Social Security Disability enrollment for workers, excluding disabled children and disabled widow(er)s, is growing much faster than the working age population.
- Since 1991, workers on disability increased almost 170 percent, from 3,194,938 to 8,575,544
- In the same period, the population between 18-64 increased only 26 percent, from 155,263,000 to 196,263,504
The increase is occurring despite the Americans with Disabilities Act passed in 1990 prohibiting employment discrimination and requiring businesses to make reasonable accommodations for those with disabilities.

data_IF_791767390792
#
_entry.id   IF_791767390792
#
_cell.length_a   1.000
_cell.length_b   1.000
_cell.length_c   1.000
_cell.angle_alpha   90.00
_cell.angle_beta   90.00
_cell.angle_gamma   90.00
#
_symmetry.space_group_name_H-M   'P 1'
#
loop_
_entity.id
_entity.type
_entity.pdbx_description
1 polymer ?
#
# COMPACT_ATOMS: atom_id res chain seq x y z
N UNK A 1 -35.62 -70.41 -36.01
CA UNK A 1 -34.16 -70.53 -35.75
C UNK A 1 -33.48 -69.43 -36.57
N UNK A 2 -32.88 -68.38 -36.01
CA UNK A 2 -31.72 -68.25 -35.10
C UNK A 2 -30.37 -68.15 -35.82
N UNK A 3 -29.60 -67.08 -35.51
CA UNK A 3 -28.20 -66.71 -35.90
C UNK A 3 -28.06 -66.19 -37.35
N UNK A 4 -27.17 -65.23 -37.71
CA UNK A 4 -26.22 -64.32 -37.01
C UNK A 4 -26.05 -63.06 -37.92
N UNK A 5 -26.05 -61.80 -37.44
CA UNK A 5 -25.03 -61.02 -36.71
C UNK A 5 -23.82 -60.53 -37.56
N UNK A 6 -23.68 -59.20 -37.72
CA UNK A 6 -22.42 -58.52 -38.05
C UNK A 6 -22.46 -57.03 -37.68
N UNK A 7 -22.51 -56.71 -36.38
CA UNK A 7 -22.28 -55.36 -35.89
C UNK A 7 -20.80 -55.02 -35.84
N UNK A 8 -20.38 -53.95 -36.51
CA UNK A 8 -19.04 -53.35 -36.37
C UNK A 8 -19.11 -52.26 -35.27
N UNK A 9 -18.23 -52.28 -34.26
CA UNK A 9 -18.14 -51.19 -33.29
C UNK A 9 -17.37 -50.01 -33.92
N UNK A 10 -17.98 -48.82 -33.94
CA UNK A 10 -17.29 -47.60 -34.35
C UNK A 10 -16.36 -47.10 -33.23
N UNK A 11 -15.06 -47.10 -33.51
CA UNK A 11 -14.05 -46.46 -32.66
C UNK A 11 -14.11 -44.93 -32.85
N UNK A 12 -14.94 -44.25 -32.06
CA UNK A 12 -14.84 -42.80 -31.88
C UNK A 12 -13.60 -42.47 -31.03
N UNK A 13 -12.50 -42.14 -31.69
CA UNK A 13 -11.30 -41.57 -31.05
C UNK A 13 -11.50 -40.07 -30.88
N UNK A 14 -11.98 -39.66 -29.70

While the average monthly disability benefit between 2005 and 2010 was only $1,139, enrollment in disability opens doors to other entitlement programs. Most enrollees gain Medicare eligibility after 24 month on disability, and may also qualify for federal student loan forgiveness. Enrollees that are approved for SSDI can also be eligible for Medicaid in their state and are likely to receive food stamps and subsidized housing. In fact, workers receiving disability payments are discouraged from even part time work; if enrollees earn more than $1,040 per month they lose access to
all the benefits described above.
The substantial benefit loss above an income of $1,040 encourages workers to stay on disability, and has contributed to the out of proportion disability enrollment growth.